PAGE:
How low can you go?
Shawn Mellott turned the thermostat down from 69 to 64 after he saw the November gas bill for his Kenmore home, and he cringes at the thought of how high the December bill will be.
Roger Younger keeps the thermostat at 62 degrees in his North Tonawanda apartment and upholstery shop, where he just got a heating bill for $742.
But Shannon Brooks, a Fredonia State College student, has them all beat. She didn't turn the heat on in her Fredonia apartment until mid-December after noticing ice chunks on the top of her fish tank.
Now she and her roommate turn the heat off at night.
"It's probably 45 degrees at night," the 21-year-old student said. "I bought a $30 electric blanket. Usually, I wear a long-sleeve T-shirt, fleece pants and a hoodie [to bed], and I put the hood up."
Western New Yorkers are finding out just how low they can go -- when it comes to their thermostats.
With gas bills skyrocketing this year, sticker-shocked Buffalo-area residents are reluctantly turning down their heat and coming up with creative solutions to keep warm this winter.
Some dress like Brooks, donning layered bed clothes that look almost suitable for a Buffalo Bills midwinter game. Wool socks, thermal underwear, fleece and electric blankets have become standard survival gear for people -- inside their homes.
Others are insulating windows, buying setback thermostats, burning wood in stoves and fireplaces, installing kerosene heaters or doing anything they can to cut their natural gas use.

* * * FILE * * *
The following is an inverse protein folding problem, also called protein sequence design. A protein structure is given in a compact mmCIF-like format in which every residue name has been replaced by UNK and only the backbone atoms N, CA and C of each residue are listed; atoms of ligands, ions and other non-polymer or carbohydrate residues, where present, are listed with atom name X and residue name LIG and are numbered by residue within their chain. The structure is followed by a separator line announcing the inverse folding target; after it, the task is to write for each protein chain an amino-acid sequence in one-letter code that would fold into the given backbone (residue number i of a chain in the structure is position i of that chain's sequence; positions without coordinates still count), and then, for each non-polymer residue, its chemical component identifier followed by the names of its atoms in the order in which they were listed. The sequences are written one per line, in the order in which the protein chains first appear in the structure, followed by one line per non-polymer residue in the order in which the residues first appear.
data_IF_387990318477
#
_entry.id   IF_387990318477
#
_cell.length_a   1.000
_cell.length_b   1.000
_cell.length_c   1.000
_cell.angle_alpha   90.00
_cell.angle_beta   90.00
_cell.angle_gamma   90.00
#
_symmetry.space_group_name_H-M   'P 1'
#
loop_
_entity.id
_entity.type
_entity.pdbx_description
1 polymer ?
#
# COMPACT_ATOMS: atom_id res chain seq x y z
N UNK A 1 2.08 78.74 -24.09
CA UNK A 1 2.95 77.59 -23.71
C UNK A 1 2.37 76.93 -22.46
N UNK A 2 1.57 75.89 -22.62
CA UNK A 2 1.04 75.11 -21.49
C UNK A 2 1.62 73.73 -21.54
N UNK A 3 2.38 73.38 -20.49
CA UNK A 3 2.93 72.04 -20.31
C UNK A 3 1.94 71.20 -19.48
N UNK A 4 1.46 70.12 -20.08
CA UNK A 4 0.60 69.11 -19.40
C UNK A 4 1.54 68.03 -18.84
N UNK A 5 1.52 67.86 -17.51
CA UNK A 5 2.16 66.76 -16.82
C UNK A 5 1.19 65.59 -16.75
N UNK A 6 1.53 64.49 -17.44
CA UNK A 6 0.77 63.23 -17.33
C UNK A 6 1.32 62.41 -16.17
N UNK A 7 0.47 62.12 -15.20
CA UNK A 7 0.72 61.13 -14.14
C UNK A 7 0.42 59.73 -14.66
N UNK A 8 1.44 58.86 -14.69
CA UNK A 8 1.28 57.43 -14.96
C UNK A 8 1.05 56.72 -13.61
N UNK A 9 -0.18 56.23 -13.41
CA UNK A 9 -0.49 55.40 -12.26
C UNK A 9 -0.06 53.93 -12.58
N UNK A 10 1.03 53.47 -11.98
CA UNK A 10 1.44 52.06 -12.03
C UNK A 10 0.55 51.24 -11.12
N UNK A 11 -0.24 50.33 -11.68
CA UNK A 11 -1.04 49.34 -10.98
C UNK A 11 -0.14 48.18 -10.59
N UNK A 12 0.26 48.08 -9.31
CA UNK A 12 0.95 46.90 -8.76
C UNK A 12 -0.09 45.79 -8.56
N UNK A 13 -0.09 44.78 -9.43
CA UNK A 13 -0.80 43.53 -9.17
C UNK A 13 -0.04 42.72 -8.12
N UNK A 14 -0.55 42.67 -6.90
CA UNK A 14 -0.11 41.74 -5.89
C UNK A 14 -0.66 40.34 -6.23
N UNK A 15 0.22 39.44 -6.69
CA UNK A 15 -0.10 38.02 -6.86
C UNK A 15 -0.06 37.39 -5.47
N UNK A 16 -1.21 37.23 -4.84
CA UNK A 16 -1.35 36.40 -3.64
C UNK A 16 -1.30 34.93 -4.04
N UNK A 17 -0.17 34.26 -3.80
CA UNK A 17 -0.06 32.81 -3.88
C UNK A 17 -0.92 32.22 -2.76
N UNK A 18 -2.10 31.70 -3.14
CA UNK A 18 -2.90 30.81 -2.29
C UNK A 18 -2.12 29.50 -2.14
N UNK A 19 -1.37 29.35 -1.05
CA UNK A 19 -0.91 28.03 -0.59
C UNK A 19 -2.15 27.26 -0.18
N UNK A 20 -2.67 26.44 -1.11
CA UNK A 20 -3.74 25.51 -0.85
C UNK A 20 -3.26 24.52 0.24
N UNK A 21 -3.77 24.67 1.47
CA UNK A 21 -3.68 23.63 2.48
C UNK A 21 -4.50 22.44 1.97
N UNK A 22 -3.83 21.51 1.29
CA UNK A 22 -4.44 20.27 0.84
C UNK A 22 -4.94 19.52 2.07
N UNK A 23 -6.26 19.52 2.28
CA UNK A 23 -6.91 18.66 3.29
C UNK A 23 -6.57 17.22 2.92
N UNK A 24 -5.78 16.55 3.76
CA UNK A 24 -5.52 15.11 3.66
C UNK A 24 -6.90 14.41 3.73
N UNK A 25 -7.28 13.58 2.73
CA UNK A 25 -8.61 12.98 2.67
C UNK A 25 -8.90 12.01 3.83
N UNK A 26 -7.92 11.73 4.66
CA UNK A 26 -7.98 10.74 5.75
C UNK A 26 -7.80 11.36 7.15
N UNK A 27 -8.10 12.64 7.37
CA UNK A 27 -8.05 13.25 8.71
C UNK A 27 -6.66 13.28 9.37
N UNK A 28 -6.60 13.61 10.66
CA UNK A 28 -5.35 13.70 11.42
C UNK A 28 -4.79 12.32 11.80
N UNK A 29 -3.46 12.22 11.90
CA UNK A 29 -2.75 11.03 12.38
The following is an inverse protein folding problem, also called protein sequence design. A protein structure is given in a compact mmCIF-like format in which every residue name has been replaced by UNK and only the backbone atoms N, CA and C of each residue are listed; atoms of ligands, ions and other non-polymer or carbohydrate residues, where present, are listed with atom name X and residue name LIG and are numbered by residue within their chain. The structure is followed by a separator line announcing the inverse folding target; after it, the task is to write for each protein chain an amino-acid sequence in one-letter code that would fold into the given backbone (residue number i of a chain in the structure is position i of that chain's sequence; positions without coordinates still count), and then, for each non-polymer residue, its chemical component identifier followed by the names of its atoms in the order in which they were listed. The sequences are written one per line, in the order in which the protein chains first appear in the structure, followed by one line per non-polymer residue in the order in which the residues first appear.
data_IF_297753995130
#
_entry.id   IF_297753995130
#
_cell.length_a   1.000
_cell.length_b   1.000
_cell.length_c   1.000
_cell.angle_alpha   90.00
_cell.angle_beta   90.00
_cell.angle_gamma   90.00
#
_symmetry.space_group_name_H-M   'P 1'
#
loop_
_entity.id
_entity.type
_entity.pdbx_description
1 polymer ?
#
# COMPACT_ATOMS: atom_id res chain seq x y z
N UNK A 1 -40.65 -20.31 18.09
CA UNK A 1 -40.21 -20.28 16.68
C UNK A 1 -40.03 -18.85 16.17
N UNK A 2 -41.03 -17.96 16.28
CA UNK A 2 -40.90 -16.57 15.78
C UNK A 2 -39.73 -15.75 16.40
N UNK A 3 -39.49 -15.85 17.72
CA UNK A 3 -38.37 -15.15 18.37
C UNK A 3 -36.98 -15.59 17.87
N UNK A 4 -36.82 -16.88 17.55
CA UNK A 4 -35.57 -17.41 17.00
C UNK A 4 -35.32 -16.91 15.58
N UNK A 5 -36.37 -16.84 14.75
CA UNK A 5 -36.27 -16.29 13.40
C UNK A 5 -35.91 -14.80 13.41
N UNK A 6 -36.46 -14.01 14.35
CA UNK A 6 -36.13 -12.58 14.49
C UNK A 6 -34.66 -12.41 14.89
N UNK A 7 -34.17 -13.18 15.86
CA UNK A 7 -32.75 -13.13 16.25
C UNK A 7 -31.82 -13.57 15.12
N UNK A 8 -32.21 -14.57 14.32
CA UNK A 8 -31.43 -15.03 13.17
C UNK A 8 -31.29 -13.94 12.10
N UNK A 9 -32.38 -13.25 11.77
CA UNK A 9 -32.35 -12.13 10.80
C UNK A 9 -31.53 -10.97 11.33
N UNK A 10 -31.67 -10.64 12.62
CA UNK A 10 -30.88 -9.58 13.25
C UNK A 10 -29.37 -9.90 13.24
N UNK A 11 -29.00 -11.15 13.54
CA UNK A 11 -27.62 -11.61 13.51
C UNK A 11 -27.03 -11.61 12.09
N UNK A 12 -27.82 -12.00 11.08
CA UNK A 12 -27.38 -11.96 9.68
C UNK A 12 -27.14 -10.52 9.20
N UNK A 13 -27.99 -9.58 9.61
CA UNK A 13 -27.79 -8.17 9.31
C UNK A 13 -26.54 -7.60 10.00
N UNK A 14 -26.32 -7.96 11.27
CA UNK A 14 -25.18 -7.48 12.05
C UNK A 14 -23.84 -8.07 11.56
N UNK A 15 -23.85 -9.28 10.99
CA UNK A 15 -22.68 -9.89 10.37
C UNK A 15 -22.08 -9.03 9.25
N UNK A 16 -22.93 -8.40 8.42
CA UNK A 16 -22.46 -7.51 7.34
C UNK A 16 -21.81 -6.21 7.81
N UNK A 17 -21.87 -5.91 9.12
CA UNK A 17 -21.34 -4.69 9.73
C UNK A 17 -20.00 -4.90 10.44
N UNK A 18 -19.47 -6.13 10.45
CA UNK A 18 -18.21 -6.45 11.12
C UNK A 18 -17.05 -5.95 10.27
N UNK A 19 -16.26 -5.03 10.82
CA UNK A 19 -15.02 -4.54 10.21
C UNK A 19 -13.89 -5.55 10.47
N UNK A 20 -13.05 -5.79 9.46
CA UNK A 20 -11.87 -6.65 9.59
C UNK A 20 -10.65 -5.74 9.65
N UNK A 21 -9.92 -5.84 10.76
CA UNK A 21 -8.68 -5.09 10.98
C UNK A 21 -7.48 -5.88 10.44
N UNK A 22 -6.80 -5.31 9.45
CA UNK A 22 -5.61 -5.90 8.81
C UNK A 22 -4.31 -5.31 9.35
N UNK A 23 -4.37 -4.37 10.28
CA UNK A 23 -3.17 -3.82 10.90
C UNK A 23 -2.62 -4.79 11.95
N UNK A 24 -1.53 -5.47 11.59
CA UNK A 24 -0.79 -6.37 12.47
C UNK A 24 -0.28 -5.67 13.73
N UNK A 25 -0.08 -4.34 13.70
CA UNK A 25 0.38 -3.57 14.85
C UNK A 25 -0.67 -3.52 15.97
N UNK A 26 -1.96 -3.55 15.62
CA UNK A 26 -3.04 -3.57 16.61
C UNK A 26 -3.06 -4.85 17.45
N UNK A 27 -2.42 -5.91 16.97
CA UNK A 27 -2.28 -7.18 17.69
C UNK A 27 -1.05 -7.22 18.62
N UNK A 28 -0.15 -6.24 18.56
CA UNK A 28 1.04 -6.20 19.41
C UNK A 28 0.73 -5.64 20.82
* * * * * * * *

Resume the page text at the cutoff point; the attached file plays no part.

Still others are just resigned to paying more.
>Setting fund aside
Jim Ray adopted a practice he used years ago to pay for his children's orthodontist bills.
"I set about $1,000 aside at the beginning of the heating season," the 77-year-old Grand Island man said. "I compare last year's monthly bill to this year's monthly bill, subtract it, and I take that amount out of the account. I hope the $1,000 will be enough to pay for it [through the winter].
"It gives you something to do with your mind, instead of getting angry and frustrated," Ray said.
National Fuel officials are warning Western New Yorkers just how much their gas bills are expected to rise this heating season.
"To be safe, we're telling customers to be prepared for a 30 to 40 percent increase in the price per unit," National Fuel spokeswoman Julie Coppola Cox said.
And that doesn't include Mother Nature's effect, in case a colder winter forces furnaces to work overtime.
Customers got their first slap in the face when they received their November bills. The average residential bill was about $156, compared with $106 a year ago, an increase of 47 percent.
The good news: Natural gas prices have dropped 19 percent since last month and plunged another 10 percent Tuesday, settling at their lowest level in 3 1/2 months amid forecasts calling for mild U.S. weather over the next week.
The bad news: The first 27 days were 3.2 degrees colder than the same period last year. The average December temperature this year was 26.6 degrees, compared with 29.8 in December 2004.
With natural gas prices still 19 percent higher than they were last December, consumers can expect to receive an added jolt when they get their next bill.
Younger, who just got the $742 National Fuel bill for his apartment and upholstery shop, doesn't know how much lower he can turn the thermostat.
"Customers don't like it when they come in there and they can see their breath," he said.